Mitigation of Rear-end Accident Problems at Signalised Intersections
DATTA T, AL-ASSAR R, ABRAHAM J and NANNAPANENI P, Wayne State University, USA
Rear end accidents at signalized intersections are often considered a normal occurrence in the USA. Some researchers even accept such results thinking that the installation of traffic signals reduce more severe accidents such as right angle and left turn
Rear end accidents at signalized intersections are often considered a normal occurrence in the USA. Some researchers even accept such results thinking that the installation of traffic signals reduce more severe accidents such as right angle and left turn head on accidents, however, it increases rear-end accidents. Traffic and Safety Engineers have accepted this almost as inevitable.
Rear-end accidents occur when a lead vehicle in a traffic stream suddenly stops or reduces the speed, and the following vehicle(s) could not stop or did not stop in time. This phenomenon happens when the following vehicles have restricted view of the roadway and environment upstream. The abundance of sport utility vehicles in the traffic stream further aggravate the sight restriction problems if the following vehicle is a passenger car.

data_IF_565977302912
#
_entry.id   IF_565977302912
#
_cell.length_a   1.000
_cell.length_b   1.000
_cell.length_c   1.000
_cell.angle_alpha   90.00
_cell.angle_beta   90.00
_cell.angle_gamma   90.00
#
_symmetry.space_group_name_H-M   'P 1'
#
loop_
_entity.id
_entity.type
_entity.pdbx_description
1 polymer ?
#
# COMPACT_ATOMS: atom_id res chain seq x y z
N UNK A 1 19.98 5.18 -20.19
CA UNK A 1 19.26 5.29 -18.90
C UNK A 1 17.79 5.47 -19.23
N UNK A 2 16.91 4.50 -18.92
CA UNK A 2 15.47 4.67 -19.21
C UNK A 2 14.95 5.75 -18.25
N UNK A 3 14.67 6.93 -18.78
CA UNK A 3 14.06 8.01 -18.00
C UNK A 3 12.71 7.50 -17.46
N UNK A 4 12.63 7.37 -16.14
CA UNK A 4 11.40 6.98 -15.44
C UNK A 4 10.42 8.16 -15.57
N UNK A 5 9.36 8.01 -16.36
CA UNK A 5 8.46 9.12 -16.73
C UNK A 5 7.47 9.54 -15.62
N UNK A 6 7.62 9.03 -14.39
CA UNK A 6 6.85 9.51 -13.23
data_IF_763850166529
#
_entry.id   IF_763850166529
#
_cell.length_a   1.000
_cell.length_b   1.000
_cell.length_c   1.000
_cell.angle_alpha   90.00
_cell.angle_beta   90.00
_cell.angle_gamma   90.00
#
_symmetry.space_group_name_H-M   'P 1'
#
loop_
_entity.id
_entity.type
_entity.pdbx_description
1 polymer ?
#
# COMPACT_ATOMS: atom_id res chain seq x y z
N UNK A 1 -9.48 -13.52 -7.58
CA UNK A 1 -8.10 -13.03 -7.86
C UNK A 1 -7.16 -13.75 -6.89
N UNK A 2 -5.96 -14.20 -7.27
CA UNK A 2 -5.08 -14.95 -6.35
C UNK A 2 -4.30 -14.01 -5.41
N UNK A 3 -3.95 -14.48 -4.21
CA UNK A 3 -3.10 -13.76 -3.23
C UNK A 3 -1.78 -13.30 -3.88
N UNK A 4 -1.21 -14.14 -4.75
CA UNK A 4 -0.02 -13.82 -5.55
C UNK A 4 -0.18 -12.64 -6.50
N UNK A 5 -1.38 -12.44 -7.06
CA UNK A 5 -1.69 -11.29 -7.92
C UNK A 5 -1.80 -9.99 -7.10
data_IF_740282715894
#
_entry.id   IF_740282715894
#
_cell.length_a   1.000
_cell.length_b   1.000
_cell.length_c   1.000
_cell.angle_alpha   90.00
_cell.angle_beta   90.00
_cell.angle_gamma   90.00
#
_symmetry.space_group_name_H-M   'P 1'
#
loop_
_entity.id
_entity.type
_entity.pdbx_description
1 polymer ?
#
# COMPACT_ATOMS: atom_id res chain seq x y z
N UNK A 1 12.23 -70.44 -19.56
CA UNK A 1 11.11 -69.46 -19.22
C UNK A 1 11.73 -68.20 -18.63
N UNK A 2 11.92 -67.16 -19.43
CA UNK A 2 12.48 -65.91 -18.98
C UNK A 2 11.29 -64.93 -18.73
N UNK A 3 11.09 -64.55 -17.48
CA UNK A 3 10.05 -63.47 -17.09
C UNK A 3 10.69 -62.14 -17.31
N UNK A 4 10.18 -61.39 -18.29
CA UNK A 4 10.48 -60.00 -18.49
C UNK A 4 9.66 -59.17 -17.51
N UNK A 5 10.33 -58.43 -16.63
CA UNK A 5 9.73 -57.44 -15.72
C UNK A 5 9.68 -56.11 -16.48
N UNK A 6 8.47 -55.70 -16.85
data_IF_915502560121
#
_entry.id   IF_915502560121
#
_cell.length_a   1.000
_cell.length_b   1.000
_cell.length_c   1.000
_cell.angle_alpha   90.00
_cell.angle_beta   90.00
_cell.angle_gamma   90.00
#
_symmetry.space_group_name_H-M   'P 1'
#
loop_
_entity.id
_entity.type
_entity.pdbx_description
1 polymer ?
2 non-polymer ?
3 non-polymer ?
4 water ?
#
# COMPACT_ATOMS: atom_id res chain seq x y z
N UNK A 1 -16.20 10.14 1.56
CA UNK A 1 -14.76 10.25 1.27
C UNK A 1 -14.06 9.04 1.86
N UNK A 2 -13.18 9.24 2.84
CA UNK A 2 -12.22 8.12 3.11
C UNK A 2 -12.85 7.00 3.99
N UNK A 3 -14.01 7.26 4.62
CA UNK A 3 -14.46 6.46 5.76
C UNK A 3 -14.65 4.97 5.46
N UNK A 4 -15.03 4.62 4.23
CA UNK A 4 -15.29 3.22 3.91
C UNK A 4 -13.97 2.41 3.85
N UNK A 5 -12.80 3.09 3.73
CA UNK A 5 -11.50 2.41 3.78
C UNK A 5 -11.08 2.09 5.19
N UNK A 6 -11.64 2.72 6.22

The sudden stopping or slowing down of the lead vehicle(s) occur due to variety of reasons including:
* Vehicles cutting in front without prior indication or warning, forcing the lead vehicle to use hard braking to avoid a collision.
* Sudden change of amber signal to red signal at a signalized intersection when the lead vehicle was planning to go through.
* Vehicles from driveways near the intersection suddenly turn right or left, thus violating the expectation of the lead vehicle driver. All of these situations occur in abundance at or near signalized intersections.
The authors conducted a citywide analysis of three years, 1988, 1989, and 1990, traffic accident data for 103 signalized intersections in Grand Rapids, Michigan. Grand Rapids is a city of over 300,000 in population and is the second largest city in the state of Michigan. The study also included reviewing roadway geometry and other features of the intersections.
Particular attention was given to the intersections with a high density of driveways at the approaches and at the far sides of the intersections.
The basic purpose of this research was to identify casual factors related to rear-end accidents and develop mitigation strategies.
Association for European Transport